chocolate pie.
Per Capita Chocolate Consumption (in lb) of first 15 countries of the world
Rank Countries Per Capita
Consumption (in lb)
1 Switzerland 22.36
2 Austria 20.13
3 Ireland 19.47
4 Germany 18.04
5 Norway 17.93
6 Denmark 17.66
7 United Kingdom 17.49
8 Belgium 13.16
9 Australia 12.99
10 Sweden 12.90
11 United States 11.64
12 France 11.38
13 Netherlands 10.56
14 Finland 10.45
15 Italy 6.13
INDIA, stands nowhere even near to these countries when compared in terms of Per Capita
Chocolate Consumption. The Indian chocolate industry is extremely fragmented with a
range of
products catering to a variety of consumers. We have the bars/slabs, jellies, lollipops, toffees
and
sugar candies.
Given India's mammoth population, it comes as a surprise that per capita chocolate consumption
in
the country is dismally low - a mere 20 gms per Indian. Compare this to over 7 kgs in most
developed nations.
However, Indians swallowed 22,000 tonnes of chocolate last year and consumption is
growing
at 10-12 percent annually.
The market size of chocolates was estimated to be around 16,000 tonnes, valued around Rs.
4.16 billion in 1998. Volume growth which was over 20% pa in the 3 years preceding 1998,
slowed
down thereafter.
Both chocolate and sugar confectioneries have abysmally low penetration levels, in fact, even
lower than biscuits, which reach 56 per cent of the households. Market growth in the chocolate
segment has hovered between 10 to 20%. In the last five years, the category has grown by 14-
15%
on an average and will expect it to continue growing at a similar rate in the next five years.
The market presently has close to 60mn consumers and they are mainly located in the
urban areas. Growth will mainly come through an increase in penetration as income levels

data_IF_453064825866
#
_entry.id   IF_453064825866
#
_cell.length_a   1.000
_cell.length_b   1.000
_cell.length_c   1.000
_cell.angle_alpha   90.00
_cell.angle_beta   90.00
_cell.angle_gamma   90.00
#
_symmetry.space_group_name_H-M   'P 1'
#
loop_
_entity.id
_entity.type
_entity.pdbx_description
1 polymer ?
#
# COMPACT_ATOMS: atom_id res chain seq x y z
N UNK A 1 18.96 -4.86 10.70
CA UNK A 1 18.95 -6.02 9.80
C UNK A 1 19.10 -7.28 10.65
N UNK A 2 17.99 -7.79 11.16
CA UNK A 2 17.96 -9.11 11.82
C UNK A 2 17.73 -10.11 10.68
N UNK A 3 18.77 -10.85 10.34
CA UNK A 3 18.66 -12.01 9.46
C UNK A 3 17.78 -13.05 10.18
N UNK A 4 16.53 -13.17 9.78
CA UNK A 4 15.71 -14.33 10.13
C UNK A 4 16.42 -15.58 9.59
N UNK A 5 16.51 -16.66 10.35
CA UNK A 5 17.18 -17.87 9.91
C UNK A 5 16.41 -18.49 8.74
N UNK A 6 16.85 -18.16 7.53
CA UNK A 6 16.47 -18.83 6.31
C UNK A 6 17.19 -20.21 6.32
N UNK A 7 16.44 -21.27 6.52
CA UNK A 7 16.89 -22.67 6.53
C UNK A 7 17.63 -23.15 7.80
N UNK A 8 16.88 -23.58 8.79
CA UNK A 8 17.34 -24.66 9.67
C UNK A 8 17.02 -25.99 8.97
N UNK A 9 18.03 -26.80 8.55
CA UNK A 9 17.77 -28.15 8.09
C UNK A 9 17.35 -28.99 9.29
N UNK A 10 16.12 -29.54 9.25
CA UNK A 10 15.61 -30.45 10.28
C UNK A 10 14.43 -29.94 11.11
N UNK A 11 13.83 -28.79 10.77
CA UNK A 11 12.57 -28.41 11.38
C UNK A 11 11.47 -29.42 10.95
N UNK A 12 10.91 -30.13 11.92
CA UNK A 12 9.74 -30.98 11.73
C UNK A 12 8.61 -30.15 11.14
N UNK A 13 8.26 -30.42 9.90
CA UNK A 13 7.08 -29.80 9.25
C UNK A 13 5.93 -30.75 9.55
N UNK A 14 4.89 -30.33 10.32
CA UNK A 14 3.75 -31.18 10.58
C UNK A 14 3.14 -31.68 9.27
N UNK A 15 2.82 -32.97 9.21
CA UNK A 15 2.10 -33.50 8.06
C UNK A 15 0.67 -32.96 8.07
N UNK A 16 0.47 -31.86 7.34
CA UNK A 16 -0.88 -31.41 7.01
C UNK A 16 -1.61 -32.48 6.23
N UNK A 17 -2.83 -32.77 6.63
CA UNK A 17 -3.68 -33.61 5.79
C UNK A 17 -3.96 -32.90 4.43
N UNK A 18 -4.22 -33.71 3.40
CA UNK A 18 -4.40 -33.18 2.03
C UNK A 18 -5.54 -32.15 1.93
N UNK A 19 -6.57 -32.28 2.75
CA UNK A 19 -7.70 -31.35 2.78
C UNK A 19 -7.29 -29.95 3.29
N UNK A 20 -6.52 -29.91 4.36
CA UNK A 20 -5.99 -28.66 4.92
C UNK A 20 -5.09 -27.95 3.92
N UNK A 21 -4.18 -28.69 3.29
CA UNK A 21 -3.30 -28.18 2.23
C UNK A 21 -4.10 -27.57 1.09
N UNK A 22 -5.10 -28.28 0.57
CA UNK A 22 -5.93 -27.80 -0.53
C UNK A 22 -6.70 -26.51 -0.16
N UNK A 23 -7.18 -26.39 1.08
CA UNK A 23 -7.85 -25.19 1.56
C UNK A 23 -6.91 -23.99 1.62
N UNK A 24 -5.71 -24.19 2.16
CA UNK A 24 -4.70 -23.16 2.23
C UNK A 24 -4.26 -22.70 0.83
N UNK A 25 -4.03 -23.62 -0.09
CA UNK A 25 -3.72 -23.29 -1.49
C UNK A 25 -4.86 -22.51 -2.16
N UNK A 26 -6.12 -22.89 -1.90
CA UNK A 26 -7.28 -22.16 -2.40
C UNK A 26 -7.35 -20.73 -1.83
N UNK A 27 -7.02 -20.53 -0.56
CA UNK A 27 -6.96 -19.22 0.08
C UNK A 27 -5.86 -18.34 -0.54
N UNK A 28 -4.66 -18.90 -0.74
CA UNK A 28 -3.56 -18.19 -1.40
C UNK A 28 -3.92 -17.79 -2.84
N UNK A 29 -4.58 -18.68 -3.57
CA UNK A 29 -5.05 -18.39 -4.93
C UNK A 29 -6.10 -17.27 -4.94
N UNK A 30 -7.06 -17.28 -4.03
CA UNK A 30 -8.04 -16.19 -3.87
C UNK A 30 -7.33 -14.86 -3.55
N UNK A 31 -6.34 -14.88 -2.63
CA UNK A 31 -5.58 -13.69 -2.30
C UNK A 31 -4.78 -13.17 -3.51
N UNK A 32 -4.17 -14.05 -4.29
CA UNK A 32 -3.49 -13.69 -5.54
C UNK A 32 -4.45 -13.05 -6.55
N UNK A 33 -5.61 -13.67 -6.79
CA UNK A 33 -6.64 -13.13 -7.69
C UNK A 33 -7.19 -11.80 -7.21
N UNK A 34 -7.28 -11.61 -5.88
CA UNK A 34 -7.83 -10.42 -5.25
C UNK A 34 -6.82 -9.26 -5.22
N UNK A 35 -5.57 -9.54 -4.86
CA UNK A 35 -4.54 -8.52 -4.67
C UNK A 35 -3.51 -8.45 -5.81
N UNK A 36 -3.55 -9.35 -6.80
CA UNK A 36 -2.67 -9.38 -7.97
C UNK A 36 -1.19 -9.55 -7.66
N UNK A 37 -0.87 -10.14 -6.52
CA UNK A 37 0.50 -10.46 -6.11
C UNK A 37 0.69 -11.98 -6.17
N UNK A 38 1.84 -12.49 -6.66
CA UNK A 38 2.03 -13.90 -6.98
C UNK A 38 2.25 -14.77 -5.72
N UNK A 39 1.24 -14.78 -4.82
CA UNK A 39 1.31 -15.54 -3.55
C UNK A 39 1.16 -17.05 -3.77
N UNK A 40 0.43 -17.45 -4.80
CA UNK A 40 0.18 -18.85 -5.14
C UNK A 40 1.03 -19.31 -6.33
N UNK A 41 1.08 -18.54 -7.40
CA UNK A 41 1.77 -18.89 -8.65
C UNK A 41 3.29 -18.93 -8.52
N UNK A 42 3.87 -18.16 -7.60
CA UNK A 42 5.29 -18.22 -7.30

improve.
However, almost all of this consumption is in the cities, and rural India is nearly
‘chocolate-free’. But the fact is that three quarters of Indians live in Rural Areas. “Average
summertime temperatures reach 43 degrees Celsius in India. Chocolate melts at body
temperature of
36 degrees.”
Per capita consumption of chocolates in India is minuscule at 20gms in India as compared
to around 5-8 kgs and 8-10 kgs respectively in most European countries. ... Awareness
about
chocolates is very high in urban areas at over 95%. ...
Growth of other lifestyle foods such as malted beverages and milk food have actually
declined by 3.7 per cent and 11.7 per cent, however the CHOCOLATES continue to grow at
the rate of 12.6%.
Low priced unit packs, increased distribution reach and new product launches can be
said to have fuelled this growth.
The launch of lower-priced, smaller bars of chocolate in the last two years and
positioning of chocolate as a substitute to traditional sweets during festivals, have boosted
consumption. This is also because chocolate, which was considered to be an elitist food, has
caught
the fancy of buyers looking for a lifestyle item at affordable cost.
Till recently, chocolate consumption had been restricted by low purchasing power in the
market. Chocolates and other cocoa-based snack foods were looked upon as food suitable only
for
the well-off.
After economic liberalization in 1991, major changes have occurred in food habits, partly on
account of rise in gross domestic product (GDP) growth and higher purchasing power in the
hands of
the middle-class representing a third of the total population. Availability of chocolate products
has
also exploded.
A study had projected that sales of the Indian chocolate industry would rise from $125/$130